Douglas County DA’s Office works in fentanyl-death case to discredit the same medical expert it relied on in dropping Eudora murder case

photo by: Journal-World File Photo

Left to right, Senior Assistant District Attorney David Greenwald, Judge Sally Pokorny, defense attorney Angela Keck

The Douglas County District Attorney’s Office is now working to discredit the work of the very medical examiner upon whom it relied when dropping a murder charge against a woman accused of killing a baby at a Eudora day care.

The validity of potential testimony from the medical examiner, Jane Turner, a forensic pathologist from St. Louis, was brought into question on Wednesday in Douglas County District Court in the case of Chloe L. Colby, 22, of Lawrence.

Colby is charged with one count of distribution of a controlled substance causing death. The charge relates to an incident on April 17, 2021, when she is alleged to have provided counterfeit Oxycodone to her boyfriend, Kendall Royce Stiffler, 21, of Lawrence, who, after taking the drug, died of complications of fentanyl intoxication, according to his autopsy report, as the Journal-World has reported.

Turner is the medical expert who provided a report to the state in January that District Attorney Suzanne Valdez relied on to dismiss charges against Carrody Buchhorn, 48, of Lawrence, who was convicted of murdering 9-month-old Oliver “Ollie” Ortiz, who was found unresponsive at a Eudora day care on Sept. 29, 2016. Buchhorn’s 2018 conviction was overturned in August of 2021 due to ineffective assistance of counsel, and Valdez, after first vowing to retry Buchhorn, eventually dismissed the case this past January, as the Journal-World reported.

Colby’s attorney, Angela Keck, retained Turner as an expert medical examiner to discredit findings in Stiffler’s autopsy report.

Both Keck and Senior Assistant District Attorney David Greenwald filed motions for a Daubert hearing for the opposing side’s expert witnesses. The purpose of a Daubert hearing, named after a 1993 U.S. Supreme Court case, is to determine whether an expert’s credentials are sufficient for the court or a jury to rely on and whether that testimony would be admissible at trial.

Greenwald called into question whether Turner’s findings about Stiffler’s death are reliable. He said that Turner determined that Stiffler did not die of a fentanyl overdose despite Turner not having reviewed the entirety of Stiffler’s medical records.

“By the defendant’s own admission, Dr. Turner has not completed a full review of the medical records, but can already affirmatively testify to the cause of death,” Greenwald wrote in his motion. “This obvious abuse of her credentials alone should justify the court’s exclusion of her testimony as an expert, but at the very least calls into question her findings and expertise.”

Keck’s motion was to disqualify law enforcement investigators who worked on Colby’s case, as well as Altaf Hossain, the Douglas County coroner who performed Stiffler’s autopsy. Greenwald’s motion requested the hearing to disqualify Turner; a crime scene specialist, Brent Turvey; and a psychologist, Aurelio Coronado.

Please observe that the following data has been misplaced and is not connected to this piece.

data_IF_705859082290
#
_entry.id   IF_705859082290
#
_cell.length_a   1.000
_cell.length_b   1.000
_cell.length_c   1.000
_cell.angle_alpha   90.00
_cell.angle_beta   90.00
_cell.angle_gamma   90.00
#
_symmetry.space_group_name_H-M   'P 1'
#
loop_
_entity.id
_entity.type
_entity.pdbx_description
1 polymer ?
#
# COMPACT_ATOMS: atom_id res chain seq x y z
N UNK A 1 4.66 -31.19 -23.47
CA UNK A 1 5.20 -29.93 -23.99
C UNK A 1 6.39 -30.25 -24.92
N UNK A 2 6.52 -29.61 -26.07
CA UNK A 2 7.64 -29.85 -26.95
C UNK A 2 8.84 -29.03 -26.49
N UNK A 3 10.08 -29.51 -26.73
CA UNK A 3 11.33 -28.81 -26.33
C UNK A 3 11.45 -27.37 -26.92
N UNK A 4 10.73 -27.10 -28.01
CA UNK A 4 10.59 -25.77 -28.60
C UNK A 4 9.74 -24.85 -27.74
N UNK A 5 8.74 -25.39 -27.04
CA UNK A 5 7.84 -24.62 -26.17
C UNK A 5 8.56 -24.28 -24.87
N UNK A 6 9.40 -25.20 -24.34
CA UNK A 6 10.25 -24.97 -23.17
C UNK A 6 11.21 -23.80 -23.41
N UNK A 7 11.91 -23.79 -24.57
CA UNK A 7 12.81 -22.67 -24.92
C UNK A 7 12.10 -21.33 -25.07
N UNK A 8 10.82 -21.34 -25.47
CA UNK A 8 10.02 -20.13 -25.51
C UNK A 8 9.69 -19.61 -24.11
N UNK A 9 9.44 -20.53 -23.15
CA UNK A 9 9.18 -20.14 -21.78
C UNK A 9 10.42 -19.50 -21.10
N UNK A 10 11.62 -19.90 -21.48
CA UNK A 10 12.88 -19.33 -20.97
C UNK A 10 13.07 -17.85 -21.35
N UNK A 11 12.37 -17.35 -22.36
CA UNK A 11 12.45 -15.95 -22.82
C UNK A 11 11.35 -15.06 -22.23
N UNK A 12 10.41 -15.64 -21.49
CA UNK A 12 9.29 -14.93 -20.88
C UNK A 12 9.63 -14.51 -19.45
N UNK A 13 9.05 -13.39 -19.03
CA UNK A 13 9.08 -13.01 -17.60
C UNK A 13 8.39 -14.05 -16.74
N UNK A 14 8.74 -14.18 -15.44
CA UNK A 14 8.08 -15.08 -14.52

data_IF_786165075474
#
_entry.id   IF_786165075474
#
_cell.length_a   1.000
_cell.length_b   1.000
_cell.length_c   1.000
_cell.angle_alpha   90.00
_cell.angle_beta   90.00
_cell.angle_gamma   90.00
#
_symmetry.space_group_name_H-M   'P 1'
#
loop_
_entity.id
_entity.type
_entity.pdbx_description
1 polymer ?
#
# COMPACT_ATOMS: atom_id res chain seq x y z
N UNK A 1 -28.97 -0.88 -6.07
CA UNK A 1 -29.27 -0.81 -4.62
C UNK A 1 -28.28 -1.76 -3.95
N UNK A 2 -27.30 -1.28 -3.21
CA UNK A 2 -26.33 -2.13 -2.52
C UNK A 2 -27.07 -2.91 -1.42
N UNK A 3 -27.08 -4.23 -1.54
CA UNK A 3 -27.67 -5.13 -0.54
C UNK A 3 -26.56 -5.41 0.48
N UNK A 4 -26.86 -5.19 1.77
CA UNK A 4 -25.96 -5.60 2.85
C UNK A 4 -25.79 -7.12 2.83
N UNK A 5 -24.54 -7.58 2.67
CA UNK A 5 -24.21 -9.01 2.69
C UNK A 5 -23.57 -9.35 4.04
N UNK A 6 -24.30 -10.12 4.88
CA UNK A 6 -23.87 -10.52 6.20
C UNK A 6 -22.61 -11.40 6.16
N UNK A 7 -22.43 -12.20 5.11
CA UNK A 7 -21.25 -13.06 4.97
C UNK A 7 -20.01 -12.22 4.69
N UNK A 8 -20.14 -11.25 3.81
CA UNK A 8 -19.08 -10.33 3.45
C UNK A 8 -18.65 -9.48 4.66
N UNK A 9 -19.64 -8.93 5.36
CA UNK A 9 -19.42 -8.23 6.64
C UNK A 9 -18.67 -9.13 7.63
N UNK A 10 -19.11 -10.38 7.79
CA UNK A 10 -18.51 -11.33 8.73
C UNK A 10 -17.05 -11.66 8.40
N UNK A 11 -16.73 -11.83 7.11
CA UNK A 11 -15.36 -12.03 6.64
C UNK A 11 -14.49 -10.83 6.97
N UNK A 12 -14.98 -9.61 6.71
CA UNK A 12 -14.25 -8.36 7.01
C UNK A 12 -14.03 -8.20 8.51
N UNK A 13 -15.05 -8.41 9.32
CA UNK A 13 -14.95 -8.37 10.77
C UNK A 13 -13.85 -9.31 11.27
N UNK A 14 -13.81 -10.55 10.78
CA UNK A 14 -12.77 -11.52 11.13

“The function of a Daubert hearing is to prevent junk science from being put before a jury. The trial court functions as a gatekeeper to prevent unreliable scientific testimony from being admitted,” Greenwald wrote in the motion.

During the hearing on Wednesday, Greenwald argued that his experts have unimpeachable credentials and have testified in Douglas County courts numerous times while Turner and Keck’s other experts have not.

Greenwald said that one assertion Turner has made that is evidence that Turner has not fully examined the medical reports is that Stiffler was never given Narcan by paramedics at the scene or at the hospital, but Greenwald said that Stiffler’s report clearly says that he was administered Narcan twice the night he was brought into LMH Health and medical personnel suspected a drug overdose from the beginning.

Keck argued that it was suspicious that the state would rely on Turner’s expertise to dismiss Buchhorn’s murder case but now allege that Turner is not qualified. She said that the fentanyl found in Stiffler’s system was from the hospital after he spent four days in intensive care before his death and that Hossain’s conclusions should be re-examined.

Greenwald said that the fentanyl that Hossain cited in the autopsy report was found in a urine analysis prior to Stiffler being administered any drugs by hospital staff.

Keck wants to use Turner’s testimony to refute Hossain’s testimony and findings from Stiffler’s autopsy report. Keck said that Turner has called into question Hossain’s methods for determining that Stiffler died of an overdose and said that Hossain has ignored national medical examiner standards.

Judge Sally Pokorny said that all of the experts who have been identified in Colby’s case have verified credentials that qualify them as experts, including Turner, and Pokorny said that a Daubert hearing was not necessary. She added that Keck and Greenwald would be able to cross-examine the experts at trial and the jury could decide how to weigh the testimony from each expert.

The case is next scheduled for a hearing on July 11, when Keck will argue that statements Colby made to police after Stiffler’s death should not be admitted into evidence.


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